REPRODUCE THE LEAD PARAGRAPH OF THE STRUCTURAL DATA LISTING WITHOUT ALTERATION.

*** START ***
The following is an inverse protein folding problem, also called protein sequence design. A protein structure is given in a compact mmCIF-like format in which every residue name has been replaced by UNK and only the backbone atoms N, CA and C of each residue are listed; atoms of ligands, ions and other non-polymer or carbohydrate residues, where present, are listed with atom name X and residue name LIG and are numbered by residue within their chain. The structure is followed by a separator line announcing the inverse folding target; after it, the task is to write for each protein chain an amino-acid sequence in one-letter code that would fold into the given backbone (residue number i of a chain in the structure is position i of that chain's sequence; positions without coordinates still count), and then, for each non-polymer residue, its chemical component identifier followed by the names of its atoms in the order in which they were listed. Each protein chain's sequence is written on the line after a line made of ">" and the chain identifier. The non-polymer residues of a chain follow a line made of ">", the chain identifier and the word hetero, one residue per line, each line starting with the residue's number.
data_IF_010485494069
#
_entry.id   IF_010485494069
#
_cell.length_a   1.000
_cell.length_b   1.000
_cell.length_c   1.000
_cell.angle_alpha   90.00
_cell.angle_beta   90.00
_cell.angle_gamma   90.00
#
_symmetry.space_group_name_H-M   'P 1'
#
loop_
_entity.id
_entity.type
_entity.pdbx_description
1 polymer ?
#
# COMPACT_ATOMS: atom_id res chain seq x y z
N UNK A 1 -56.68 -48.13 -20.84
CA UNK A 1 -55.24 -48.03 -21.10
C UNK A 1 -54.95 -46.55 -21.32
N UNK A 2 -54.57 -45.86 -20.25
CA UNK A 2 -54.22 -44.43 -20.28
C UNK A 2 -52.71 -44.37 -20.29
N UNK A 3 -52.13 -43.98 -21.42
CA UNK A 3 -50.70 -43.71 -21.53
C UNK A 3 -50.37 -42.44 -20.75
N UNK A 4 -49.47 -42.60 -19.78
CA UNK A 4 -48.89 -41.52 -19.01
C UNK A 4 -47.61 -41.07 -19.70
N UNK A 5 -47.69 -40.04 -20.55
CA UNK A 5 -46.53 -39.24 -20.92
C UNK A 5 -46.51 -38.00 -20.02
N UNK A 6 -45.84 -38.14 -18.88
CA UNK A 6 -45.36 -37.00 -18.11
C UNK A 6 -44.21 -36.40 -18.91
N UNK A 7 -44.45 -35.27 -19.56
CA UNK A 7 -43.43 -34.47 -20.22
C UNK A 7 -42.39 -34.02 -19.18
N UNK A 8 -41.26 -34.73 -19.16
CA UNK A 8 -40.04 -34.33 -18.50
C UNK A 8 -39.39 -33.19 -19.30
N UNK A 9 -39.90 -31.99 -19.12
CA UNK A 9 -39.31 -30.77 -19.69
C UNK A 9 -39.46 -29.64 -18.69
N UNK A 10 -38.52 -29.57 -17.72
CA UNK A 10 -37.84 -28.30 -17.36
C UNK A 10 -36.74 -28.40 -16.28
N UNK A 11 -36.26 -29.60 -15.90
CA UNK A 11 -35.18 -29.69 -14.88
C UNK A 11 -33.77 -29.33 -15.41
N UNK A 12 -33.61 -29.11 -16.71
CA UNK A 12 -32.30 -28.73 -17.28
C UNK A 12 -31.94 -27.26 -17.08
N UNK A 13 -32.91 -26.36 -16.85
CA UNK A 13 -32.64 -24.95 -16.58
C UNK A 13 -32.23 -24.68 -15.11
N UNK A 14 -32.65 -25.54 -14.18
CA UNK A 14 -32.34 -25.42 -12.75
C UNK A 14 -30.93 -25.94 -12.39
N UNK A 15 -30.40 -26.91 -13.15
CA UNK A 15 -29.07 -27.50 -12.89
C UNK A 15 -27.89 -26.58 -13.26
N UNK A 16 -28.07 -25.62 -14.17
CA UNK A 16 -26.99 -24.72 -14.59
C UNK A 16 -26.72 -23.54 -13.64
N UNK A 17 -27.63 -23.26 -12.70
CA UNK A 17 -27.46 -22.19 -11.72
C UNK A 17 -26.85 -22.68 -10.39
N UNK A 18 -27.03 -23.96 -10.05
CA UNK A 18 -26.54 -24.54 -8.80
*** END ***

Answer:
The following is an inverse protein folding problem, also called protein sequence design. A protein structure is given in a compact mmCIF-like format in which every residue name has been replaced by UNK and only the backbone atoms N, CA and C of each residue are listed; atoms of ligands, ions and other non-polymer or carbohydrate residues, where present, are listed with atom name X and residue name LIG and are numbered by residue within their chain. The structure is followed by a separator line announcing the inverse folding target; after it, the task is to write for each protein chain an amino-acid sequence in one-letter code that would fold into the given backbone (residue number i of a chain in the structure is position i of that chain's sequence; positions without coordinates still count), and then, for each non-polymer residue, its chemical component identifier followed by the names of its atoms in the order in which they were listed. Each protein chain's sequence is written on the line after a line made of ">" and the chain identifier. The non-polymer residues of a chain follow a line made of ">", the chain identifier and the word hetero, one residue per line, each line starting with the residue's number.